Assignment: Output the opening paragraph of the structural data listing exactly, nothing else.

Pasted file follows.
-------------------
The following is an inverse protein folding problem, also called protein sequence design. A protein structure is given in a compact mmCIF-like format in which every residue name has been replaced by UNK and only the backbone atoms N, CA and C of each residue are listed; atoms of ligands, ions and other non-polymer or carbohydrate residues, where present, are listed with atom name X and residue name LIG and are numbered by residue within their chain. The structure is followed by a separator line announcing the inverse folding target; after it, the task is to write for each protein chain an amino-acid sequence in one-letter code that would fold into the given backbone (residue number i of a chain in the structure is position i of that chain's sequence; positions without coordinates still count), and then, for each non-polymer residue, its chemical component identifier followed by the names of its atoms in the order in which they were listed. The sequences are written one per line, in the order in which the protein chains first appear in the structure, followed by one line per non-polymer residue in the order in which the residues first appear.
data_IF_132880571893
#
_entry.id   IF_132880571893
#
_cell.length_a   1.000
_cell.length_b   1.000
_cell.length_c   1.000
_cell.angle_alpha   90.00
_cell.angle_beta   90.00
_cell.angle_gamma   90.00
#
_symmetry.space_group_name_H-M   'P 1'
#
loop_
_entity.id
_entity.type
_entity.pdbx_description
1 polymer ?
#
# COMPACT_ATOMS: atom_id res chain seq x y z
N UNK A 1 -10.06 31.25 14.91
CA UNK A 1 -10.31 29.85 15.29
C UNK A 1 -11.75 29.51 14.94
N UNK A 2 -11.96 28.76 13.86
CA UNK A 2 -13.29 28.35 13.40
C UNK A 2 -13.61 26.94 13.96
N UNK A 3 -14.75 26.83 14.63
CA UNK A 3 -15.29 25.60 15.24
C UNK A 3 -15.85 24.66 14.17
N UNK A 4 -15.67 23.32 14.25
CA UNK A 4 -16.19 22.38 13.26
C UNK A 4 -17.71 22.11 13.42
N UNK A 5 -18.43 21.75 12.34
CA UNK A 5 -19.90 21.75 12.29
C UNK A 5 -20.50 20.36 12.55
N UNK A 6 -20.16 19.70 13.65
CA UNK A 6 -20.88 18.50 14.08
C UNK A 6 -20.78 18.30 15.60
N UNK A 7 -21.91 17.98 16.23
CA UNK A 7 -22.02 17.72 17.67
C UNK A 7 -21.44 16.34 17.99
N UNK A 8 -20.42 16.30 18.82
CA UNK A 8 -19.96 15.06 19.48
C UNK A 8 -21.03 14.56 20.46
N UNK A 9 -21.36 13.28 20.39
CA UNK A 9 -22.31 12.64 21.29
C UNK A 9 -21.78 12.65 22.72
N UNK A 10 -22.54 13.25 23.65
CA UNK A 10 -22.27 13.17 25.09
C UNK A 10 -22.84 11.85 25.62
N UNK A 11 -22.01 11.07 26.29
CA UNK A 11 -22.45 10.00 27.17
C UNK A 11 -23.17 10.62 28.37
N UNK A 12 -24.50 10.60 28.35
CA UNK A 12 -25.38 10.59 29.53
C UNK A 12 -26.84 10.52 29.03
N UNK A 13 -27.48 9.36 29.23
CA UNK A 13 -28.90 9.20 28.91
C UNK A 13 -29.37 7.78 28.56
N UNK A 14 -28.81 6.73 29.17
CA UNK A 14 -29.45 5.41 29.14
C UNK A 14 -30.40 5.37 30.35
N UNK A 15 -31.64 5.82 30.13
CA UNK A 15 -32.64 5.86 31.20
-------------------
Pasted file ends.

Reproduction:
The following is an inverse protein folding problem, also called protein sequence design. A protein structure is given in a compact mmCIF-like format in which every residue name has been replaced by UNK and only the backbone atoms N, CA and C of each residue are listed; atoms of ligands, ions and other non-polymer or carbohydrate residues, where present, are listed with atom name X and residue name LIG and are numbered by residue within their chain. The structure is followed by a separator line announcing the inverse folding target; after it, the task is to write for each protein chain an amino-acid sequence in one-letter code that would fold into the given backbone (residue number i of a chain in the structure is position i of that chain's sequence; positions without coordinates still count), and then, for each non-polymer residue, its chemical component identifier followed by the names of its atoms in the order in which they were listed. The sequences are written one per line, in the order in which the protein chains first appear in the structure, followed by one line per non-polymer residue in the order in which the residues first appear.